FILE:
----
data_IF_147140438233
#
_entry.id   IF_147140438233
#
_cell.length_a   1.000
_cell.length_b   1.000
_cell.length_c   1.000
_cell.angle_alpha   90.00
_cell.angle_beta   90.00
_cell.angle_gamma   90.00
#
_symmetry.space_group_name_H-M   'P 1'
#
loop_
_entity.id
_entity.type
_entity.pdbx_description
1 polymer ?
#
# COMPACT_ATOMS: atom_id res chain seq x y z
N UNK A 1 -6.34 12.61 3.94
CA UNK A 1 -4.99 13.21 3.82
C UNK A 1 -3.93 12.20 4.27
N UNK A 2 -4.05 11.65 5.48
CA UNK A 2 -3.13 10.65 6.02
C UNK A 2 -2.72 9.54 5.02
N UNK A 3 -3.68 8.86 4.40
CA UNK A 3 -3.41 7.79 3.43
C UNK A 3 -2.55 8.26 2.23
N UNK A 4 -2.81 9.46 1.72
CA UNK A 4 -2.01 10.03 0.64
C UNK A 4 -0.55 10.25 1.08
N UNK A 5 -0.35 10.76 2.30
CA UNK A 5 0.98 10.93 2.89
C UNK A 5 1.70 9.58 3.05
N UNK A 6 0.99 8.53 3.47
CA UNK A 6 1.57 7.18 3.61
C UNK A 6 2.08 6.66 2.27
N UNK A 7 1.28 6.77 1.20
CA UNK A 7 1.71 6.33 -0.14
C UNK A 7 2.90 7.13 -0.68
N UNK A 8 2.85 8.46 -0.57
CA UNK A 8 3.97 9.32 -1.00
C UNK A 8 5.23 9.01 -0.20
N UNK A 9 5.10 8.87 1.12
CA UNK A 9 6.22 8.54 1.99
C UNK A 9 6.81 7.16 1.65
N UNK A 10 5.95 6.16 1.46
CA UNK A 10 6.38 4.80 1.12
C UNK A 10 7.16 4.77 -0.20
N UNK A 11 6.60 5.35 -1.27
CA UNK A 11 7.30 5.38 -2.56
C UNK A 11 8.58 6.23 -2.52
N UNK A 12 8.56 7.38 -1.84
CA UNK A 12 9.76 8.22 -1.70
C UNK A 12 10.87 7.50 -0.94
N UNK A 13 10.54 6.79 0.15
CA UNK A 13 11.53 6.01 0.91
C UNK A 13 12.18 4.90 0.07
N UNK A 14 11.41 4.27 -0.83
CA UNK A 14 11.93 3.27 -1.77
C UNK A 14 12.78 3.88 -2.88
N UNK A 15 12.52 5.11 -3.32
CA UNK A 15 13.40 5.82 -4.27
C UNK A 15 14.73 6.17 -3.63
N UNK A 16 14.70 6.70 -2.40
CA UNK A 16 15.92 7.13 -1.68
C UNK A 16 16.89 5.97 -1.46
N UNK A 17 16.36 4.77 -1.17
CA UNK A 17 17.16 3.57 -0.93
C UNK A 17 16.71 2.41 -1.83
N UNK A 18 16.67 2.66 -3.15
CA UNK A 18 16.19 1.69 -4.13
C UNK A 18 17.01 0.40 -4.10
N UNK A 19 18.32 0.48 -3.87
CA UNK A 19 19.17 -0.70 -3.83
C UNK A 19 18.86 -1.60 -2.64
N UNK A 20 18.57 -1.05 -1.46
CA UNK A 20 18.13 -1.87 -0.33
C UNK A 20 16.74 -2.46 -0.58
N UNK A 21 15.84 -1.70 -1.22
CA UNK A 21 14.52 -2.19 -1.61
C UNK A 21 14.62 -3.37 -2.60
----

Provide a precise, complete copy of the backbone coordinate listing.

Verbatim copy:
data_IF_147140438233
#
_entry.id   IF_147140438233
#
_cell.length_a   1.000
_cell.length_b   1.000
_cell.length_c   1.000
_cell.angle_alpha   90.00
_cell.angle_beta   90.00
_cell.angle_gamma   90.00
#
_symmetry.space_group_name_H-M   'P 1'
#
loop_
_entity.id
_entity.type
_entity.pdbx_description
1 polymer ?
#
# COMPACT_ATOMS: atom_id res chain seq x y z
N UNK A 1 -6.34 12.61 3.94
CA UNK A 1 -4.99 13.21 3.82
C UNK A 1 -3.93 12.20 4.27
N UNK A 2 -4.05 11.65 5.48
CA UNK A 2 -3.13 10.65 6.02
C UNK A 2 -2.72 9.54 5.02
N UNK A 3 -3.68 8.86 4.40
CA UNK A 3 -3.41 7.79 3.43
C UNK A 3 -2.55 8.26 2.23
N UNK A 4 -2.81 9.46 1.72
CA UNK A 4 -2.01 10.03 0.64
C UNK A 4 -0.55 10.25 1.08
N UNK A 5 -0.35 10.76 2.30
CA UNK A 5 0.98 10.93 2.89
C UNK A 5 1.70 9.58 3.05
N UNK A 6 0.99 8.53 3.47
CA UNK A 6 1.57 7.18 3.61
C UNK A 6 2.08 6.66 2.27
N UNK A 7 1.28 6.77 1.20
CA UNK A 7 1.71 6.33 -0.14
C UNK A 7 2.90 7.13 -0.68
N UNK A 8 2.85 8.46 -0.57
CA UNK A 8 3.97 9.32 -1.00
C UNK A 8 5.23 9.01 -0.20
N UNK A 9 5.10 8.87 1.12
CA UNK A 9 6.22 8.54 1.99
C UNK A 9 6.81 7.16 1.65
N UNK A 10 5.95 6.16 1.46
CA UNK A 10 6.38 4.80 1.12
C UNK A 10 7.16 4.77 -0.20
N UNK A 11 6.60 5.35 -1.27
CA UNK A 11 7.30 5.38 -2.56
C UNK A 11 8.58 6.23 -2.52
N UNK A 12 8.56 7.38 -1.84
CA UNK A 12 9.76 8.22 -1.70
C UNK A 12 10.87 7.50 -0.94
N UNK A 13 10.54 6.79 0.15
CA UNK A 13 11.53 6.01 0.91
C UNK A 13 12.18 4.90 0.07
N UNK A 14 11.41 4.27 -0.83
CA UNK A 14 11.93 3.27 -1.77
C UNK A 14 12.78 3.88 -2.88
N UNK A 15 12.52 5.11 -3.32
CA UNK A 15 13.40 5.82 -4.27
C UNK A 15 14.73 6.17 -3.63
N UNK A 16 14.70 6.70 -2.40
CA UNK A 16 15.92 7.13 -1.68
C UNK A 16 16.89 5.97 -1.46
N UNK A 17 16.36 4.77 -1.17
CA UNK A 17 17.16 3.57 -0.93
C UNK A 17 16.71 2.41 -1.83
N UNK A 18 16.67 2.66 -3.15
CA UNK A 18 16.19 1.69 -4.13
C UNK A 18 17.01 0.40 -4.10
N UNK A 19 18.32 0.48 -3.87
CA UNK A 19 19.17 -0.70 -3.83
C UNK A 19 18.86 -1.60 -2.64
N UNK A 20 18.57 -1.05 -1.46
CA UNK A 20 18.13 -1.87 -0.33
C UNK A 20 16.74 -2.46 -0.58
N UNK A 21 15.84 -1.70 -1.22
CA UNK A 21 14.52 -2.19 -1.61
C UNK A 21 14.62 -3.37 -2.60